“Why do you look at the speck of sawdust in your brother’s or child’s eye and pay no attention to the plank in your own eye? Matthew 7:3 (italic portion inserted by CF)”
When parents tell Lynne or me about their discipline struggles with their kids we often ask them, “What is your primary goal?” They almost always tell us that their goal is to get their child to either stop doing a wrong behavior, or to do the right behavior. Their fingers point at their kids. It turns out that this is often the problem when parents discipline their children.
Counselors tell us that anger or frustration often occur when we have a blocked goal. For example, if we have a goal to get somewhere in a hurry, and the driver in front of us is going slow, or the traffic light turns red just as we approach it, we get frustrated or angry because our goal is blocked. When we have a goal for our child to clean up his mess in the living room, and he keeps ignoring our requests to clean it up, we naturally get frustrated or angry. His lack of desired response becomes a red light on the road of our goal for him to obey and respect our instructions. So we get angry. Once we’re angry we generally push harder toward our goal. Since our child’s goal is to run his own life and keep mom or dad off his back, his goal is threatened, and he gets angry too. Anger feeds anger and pretty soon it’s out of control.
Does this sound familiar? If so, we suggest adding three new goals; goals you have full control of and responsibility for. In other words, let’s attend to the logs in our own eyes before pointing at our kids. This means that instead of primarily working to get my child to calm down, or take responsibility, or be more respectful (any of which they might just refuse to do), I work primarily on goals whose outcomes are fully within my control.
We have seen that parents who embrace these three new discipline goals experience profound and instant changes in themselves and in their children.
My Goal #1: Stay calm
My Goal #2: Communicate love
My Goal #3: Seek solutions instead of punishment.
With these as my primary goals (not my only goals – just primary), I can approach my child calmly and constructively. This is not to say we let go of the goals of helping our kids grow in obedience, respect, and responsibility. It’s to say we prioritize goals that are less about our kids and more about us. If these goals get blocked we can actually do something about it, because we are fully in charge of these goals and outcomes.
When we meet our goals for changing our own behavior, our kids are far more likely to change too. Here’s how it might play out with these added goals in place:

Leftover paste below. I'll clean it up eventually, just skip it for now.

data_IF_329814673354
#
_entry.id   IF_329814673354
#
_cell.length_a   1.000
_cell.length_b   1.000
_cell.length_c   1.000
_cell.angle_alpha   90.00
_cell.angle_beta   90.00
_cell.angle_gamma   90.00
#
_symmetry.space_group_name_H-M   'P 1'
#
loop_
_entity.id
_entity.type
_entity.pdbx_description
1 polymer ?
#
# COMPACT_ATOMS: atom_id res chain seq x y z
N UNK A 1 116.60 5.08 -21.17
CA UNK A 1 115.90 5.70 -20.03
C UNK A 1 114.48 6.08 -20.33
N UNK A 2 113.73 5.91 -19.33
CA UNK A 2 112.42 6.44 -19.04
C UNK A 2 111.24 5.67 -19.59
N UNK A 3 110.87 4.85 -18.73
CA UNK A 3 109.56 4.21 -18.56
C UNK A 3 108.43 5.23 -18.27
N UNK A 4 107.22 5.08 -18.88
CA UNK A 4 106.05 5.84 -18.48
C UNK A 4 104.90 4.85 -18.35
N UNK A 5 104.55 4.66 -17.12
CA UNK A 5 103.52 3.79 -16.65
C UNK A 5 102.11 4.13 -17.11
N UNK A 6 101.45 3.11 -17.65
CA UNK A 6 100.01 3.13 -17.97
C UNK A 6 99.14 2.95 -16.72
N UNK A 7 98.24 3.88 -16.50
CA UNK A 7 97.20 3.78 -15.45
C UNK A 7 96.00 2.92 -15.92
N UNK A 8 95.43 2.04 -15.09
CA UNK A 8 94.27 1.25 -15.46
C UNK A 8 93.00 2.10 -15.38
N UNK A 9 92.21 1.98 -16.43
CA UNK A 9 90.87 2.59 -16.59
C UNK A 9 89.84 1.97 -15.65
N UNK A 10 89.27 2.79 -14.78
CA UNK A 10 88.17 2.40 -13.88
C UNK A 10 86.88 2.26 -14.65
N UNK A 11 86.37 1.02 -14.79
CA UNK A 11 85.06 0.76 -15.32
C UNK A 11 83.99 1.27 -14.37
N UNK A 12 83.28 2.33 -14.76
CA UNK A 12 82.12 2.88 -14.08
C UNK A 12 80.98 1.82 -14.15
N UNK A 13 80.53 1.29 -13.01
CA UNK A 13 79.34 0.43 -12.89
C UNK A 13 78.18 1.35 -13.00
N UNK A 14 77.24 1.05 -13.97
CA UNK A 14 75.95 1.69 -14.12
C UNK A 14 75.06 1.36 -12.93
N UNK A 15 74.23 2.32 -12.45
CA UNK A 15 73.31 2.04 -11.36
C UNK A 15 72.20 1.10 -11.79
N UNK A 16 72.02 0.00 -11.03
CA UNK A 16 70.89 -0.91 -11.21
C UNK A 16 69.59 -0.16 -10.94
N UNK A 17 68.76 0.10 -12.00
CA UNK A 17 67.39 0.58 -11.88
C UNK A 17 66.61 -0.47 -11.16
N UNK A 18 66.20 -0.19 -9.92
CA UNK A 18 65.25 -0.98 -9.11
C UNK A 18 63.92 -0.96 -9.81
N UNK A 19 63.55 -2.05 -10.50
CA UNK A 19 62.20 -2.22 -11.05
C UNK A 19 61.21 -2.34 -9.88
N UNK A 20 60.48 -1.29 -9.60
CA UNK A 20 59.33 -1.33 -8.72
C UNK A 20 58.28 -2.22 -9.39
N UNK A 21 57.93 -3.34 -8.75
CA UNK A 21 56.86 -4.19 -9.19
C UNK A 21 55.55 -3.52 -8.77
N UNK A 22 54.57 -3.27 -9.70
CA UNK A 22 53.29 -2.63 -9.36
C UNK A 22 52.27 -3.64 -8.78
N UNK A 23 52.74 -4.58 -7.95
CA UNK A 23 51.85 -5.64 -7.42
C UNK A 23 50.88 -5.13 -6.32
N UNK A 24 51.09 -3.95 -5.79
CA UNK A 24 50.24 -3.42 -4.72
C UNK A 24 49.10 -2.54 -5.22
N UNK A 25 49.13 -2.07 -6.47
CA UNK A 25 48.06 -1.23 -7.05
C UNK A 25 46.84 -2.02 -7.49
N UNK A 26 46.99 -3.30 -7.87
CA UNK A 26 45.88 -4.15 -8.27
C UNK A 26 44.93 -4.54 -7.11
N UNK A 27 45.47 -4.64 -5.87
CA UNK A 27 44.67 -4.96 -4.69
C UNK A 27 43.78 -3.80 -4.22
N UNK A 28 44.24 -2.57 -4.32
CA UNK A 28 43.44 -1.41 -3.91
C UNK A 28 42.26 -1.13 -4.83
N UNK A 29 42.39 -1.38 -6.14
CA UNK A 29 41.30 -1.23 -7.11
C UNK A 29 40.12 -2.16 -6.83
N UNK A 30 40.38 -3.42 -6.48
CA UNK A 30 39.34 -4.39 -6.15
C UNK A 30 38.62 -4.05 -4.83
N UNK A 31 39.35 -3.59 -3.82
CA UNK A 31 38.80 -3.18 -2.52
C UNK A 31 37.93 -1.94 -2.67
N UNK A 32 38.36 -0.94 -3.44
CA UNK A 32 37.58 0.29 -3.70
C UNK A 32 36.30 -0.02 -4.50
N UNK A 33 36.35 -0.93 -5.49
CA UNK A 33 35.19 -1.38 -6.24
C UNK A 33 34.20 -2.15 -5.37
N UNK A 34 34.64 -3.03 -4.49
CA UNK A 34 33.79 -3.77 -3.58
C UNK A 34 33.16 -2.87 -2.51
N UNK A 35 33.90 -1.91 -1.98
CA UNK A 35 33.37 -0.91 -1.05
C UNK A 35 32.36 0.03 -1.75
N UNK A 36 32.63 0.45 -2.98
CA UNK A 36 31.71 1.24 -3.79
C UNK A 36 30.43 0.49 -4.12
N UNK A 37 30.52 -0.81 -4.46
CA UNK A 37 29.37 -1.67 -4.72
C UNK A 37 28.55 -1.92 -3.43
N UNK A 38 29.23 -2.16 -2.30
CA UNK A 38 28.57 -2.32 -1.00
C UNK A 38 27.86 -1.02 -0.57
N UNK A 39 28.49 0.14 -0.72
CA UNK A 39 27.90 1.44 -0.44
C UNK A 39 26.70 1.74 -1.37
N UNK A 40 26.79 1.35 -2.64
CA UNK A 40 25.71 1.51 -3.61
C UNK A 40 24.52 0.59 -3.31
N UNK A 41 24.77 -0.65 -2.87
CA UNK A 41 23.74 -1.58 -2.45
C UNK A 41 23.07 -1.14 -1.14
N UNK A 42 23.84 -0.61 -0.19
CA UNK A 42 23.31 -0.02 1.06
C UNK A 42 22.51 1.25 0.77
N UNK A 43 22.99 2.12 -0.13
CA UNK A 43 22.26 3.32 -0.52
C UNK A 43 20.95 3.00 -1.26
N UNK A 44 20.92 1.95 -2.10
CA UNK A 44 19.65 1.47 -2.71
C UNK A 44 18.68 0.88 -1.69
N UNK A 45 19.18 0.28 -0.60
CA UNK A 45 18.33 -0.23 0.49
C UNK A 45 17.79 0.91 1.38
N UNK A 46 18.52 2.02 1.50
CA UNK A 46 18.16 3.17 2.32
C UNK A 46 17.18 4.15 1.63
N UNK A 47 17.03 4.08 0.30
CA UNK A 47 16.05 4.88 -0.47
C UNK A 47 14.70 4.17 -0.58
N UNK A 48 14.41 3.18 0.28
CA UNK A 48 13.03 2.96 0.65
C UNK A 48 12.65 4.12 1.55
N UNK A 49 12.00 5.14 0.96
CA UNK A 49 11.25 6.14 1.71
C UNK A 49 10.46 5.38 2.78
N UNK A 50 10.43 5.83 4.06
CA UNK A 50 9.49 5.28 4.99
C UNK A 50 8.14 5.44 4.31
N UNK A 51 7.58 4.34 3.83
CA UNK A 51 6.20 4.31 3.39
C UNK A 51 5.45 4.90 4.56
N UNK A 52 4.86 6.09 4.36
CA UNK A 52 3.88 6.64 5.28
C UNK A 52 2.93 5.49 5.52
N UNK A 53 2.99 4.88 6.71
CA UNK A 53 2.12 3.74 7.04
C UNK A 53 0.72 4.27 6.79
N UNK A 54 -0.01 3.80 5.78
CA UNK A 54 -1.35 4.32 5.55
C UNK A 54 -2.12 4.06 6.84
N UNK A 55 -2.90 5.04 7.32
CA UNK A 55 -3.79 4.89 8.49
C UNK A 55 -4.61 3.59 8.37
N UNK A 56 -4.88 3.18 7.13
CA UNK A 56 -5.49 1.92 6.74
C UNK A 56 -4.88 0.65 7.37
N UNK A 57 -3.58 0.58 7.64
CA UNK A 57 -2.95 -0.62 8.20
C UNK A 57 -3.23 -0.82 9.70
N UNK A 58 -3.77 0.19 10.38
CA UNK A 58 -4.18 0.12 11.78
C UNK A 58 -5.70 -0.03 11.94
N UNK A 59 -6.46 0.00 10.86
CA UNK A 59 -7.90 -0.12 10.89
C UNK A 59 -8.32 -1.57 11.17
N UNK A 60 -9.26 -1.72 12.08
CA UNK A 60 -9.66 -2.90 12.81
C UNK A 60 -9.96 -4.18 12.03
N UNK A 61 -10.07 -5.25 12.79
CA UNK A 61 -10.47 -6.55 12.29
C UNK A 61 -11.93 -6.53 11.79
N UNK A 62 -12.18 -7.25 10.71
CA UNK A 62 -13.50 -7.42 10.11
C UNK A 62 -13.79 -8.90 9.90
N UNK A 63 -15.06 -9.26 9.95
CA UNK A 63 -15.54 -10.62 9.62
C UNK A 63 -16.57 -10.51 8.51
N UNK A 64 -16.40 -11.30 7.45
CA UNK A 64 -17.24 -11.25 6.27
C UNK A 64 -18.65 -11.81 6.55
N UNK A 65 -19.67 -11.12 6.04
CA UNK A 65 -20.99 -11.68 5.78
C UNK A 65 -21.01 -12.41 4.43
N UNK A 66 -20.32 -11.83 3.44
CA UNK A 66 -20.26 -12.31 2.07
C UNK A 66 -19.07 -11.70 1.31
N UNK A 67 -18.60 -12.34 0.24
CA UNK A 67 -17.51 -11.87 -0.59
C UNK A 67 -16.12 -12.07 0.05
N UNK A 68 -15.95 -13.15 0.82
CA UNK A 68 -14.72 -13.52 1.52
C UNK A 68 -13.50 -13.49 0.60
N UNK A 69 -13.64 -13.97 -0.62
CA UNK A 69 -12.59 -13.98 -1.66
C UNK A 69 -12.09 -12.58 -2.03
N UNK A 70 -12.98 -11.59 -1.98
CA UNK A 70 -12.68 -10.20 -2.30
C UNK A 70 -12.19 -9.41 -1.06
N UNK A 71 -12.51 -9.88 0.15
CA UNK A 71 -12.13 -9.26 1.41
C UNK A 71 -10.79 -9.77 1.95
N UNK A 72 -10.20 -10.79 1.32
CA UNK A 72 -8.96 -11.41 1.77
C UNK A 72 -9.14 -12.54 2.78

With a calm smile, not a grimace, I say, “Son, it looks like you didn’t get to that mess in the living room yet. What’s your plan about it?”
My son likely says something like, “I’ll get to it later!
This is where my new goals get put to the test. His response tempts me to feel frustrated by my blocked goal of a clean living room. But I now have a more important goal – to stay calm and to offer choices that will solve the problem. So I take a deep breath to stay calm, and keep working to meet my primary goals of calmness, love, and solutions.
“You can wait till later if you want, but know that if I pass by here again and the mess is not gone, I am going to put the stuff in a box, and you’ll need to do an additional chore before you get it back. If you have a better idea about it, let me know.”
I was calm. I was respectful. I offered a solution and choices. I will calmly follow through if needed. If my child challenges me in this (which he likely will, because this is a new approach), I’ll keep working on my primary goals. With this clarity, and without the anger and nagging, it is much more likely that my child will quickly learn to cooperate because he feels less attacked and more supported.
One mom who recently embraced these new goals reported:
“I have been transformed. My relationship with my kids has been transformed! My son asked me the other day, ‘Mom, why do always smile now when you discipline us?’ My response, ‘Because I love you!’ My kids are definitely adjusting to a new kind of mommy.”
Want to learn more about these concepts? Download our one hour recording of a Discipline That Connects workshop.